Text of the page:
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How the New Overtime Rule Affects Your Nanny and Babysitter

November 3, 2016 Nanny Life, News, Payroll & Taxes, Uncategorized 0 Comments

How the new overtime rule affects your nanny and babysitter

 

IMPORTANT UPDATE

The new overtime law has been put on hold due to a nationwide injunction granted by Texas federal judge Amos Mazzant on November 22, 2016. Please check back for updates on the matter.

 

Some Background Information

The Fair Labor Standards Act (FLSA) classifies both nannies and babysitters (domestic employment) as non-exempt employees, meaning they are subject to overtime laws and minimum wage laws. These laws apply regardless of whether the caregiver is paid on a salary or hourly basis or whether they work part-time or full-time.

 

The New Overtime Law

Here’s a helpful video released by the Department of Labor that explains the new overtime rule in simple terms. Basically, the law states that if a non-exempt employee has a salary less than $47,476, they qualify for overtime paid at time-and-a-half whenever working more than 40 hours within seven days. Overtime pay also applies to nannies and babysitters working on an hourly basis. Moreover, caregivers must be paid at least the federal hourly minimum wage or state minimum wage if higher than the federal minimum wage. The new salary threshold will become effective on December 1, 2016.  

 

Live-In vs. Live-Out Nannies

Nannies that do not live with the family they are employed by (live-out nannies) are subject to both overtime laws and minimum wage laws. On the contrary, nannies that live with their employers (live-in nannies) are not subject to overtime laws in most states. Some states, like California, Maine, Maryland, Massachusetts, Minnesota and New York, have more detailed laws regarding overtime pay. However, live-in nannies are subject to minimum wage laws. For a concise breakdown of each state’s minimum wage and overtime laws, click here.

 

Still Confused? Check out these examples…

Here are some great examples explaining nanny overtime and minimum wage courtesy of HomeWork Solutions:

 

Example 1

SITUATION: The Smith family wishes to hire Linda to be a nanny for their family. Linda’s scheduled workweek is Monday thru Friday 7:30 AM – 5: 30 PM. The Smith family agrees to pay Linda, who does not live in their home, $650 per week.

CONTRACT: Compensation: Position will pay $11.82 per hour, with a weekly guaranteed minimum of $650 per week.

ANALYSIS: Linda’s workweek is scheduled to be 50 hours. This is mathematically structured as 40 hours at $11.82 and 10 hours at $17.73 (1.5 * $11.82). Any hours worked in addition to the 50 scheduled would need to be compensated at the overtime rate of $17.73 per hour because Linda does not live with her employer. The weekly guarantee is the equivalent pay for 50 hours.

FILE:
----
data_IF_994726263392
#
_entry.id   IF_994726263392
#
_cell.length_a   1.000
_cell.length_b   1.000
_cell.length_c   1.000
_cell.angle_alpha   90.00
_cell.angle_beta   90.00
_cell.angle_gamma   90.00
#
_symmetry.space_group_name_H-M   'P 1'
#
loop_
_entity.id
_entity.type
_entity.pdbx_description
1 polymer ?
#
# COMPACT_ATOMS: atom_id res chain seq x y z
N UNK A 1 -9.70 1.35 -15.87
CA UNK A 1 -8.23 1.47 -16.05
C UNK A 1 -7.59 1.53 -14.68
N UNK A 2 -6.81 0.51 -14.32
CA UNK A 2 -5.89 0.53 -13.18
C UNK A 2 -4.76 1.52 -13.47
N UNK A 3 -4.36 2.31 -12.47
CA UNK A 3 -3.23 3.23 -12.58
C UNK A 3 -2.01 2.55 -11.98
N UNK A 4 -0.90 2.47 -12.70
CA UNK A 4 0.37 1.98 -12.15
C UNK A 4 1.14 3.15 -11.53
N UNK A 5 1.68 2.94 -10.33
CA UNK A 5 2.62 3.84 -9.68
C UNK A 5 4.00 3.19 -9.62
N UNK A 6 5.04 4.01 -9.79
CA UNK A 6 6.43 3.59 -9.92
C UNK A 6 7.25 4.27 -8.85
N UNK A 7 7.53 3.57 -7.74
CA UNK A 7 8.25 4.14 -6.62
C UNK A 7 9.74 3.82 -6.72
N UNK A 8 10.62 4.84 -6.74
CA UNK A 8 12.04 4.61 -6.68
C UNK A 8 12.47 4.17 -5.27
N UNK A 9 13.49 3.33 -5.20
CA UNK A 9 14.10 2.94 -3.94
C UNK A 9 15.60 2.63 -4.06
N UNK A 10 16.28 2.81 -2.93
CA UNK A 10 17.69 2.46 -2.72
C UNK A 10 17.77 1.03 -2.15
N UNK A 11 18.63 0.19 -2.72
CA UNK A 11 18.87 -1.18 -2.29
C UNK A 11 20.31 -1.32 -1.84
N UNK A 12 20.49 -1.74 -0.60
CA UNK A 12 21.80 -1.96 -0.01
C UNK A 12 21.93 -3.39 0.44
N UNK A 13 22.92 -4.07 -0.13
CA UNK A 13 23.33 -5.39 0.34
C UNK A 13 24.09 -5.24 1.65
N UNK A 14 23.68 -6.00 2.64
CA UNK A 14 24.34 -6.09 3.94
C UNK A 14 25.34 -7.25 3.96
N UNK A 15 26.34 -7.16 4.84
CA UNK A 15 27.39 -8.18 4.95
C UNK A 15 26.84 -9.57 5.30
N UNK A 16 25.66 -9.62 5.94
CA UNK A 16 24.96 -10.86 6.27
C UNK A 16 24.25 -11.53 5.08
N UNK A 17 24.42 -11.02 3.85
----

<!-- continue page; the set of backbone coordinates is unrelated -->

Example 2

SITUATION: The Martin family of Austin TX wishes to hire Mary to be a nanny for their family. Mary will live in the Martin family’s home. Mary is scheduled to work from 7 AM to 6 PM Monday through Friday. The Martin family offers Mary the position at $500 per week.

CONTRACT: Compensation: Position will pay $9.09 per hour, with a weekly guaranteed minimum of $500 per week.

ANALYSIS: Mary’s workweek is 55 hours and she is not entitled to the overtime differential because she is a live-in domestic. Her hourly rate is calculated by dividing the total weekly salary by the scheduled hours worked. Overtime for hours in excess of the 55 per week would be compensated at $9.09 per hour.

 

HomeWork Solutions also offers several pay rate calculators that use your particular situation to make the overtime and minimum wage requirements very easy to understand. Click here to access the calculator.

 

What Should You Do?

Be sure to accurately record the hours that your nanny or babysitter works to help avoid a wage dispute, even if your nanny is on salary. The Department of Labor offers a free timesheet app for iPhone to make tracking hours as easy and convenient as possible. Or you can simply create a timesheet spreadsheet using a template found online. Also, be sure to include all wage and overtime details in the caregiver’s contract so that everything is in writing.

 

Sources

DOL-Timesheet. iTunes. https://itunes.apple.com/us/app/dol-timesheet/id433638193?mt=8 Fair

Labor Standards Act (FLSA) Overtime Rules and Domestic Employment. HomeWork Solutions. http://www.homeworksolutions.com/knowledge-center/fair-labor-standards-act-flsa-overtime-rules-and-domestic-employment/

HomeWork Solutions’ FREE payroll tax calculator tools. HomeWork Solutions. https://calculator.homeworksolutions.com/

State Minimum Wage and Overtime Laws. FindLaw. http://employment.findlaw.com/wages-and-benefits/state-minimum-wage-laws.html

The Overtime Rule. United States Department of Labor. https://www.dol.gov/featured/overtime

 


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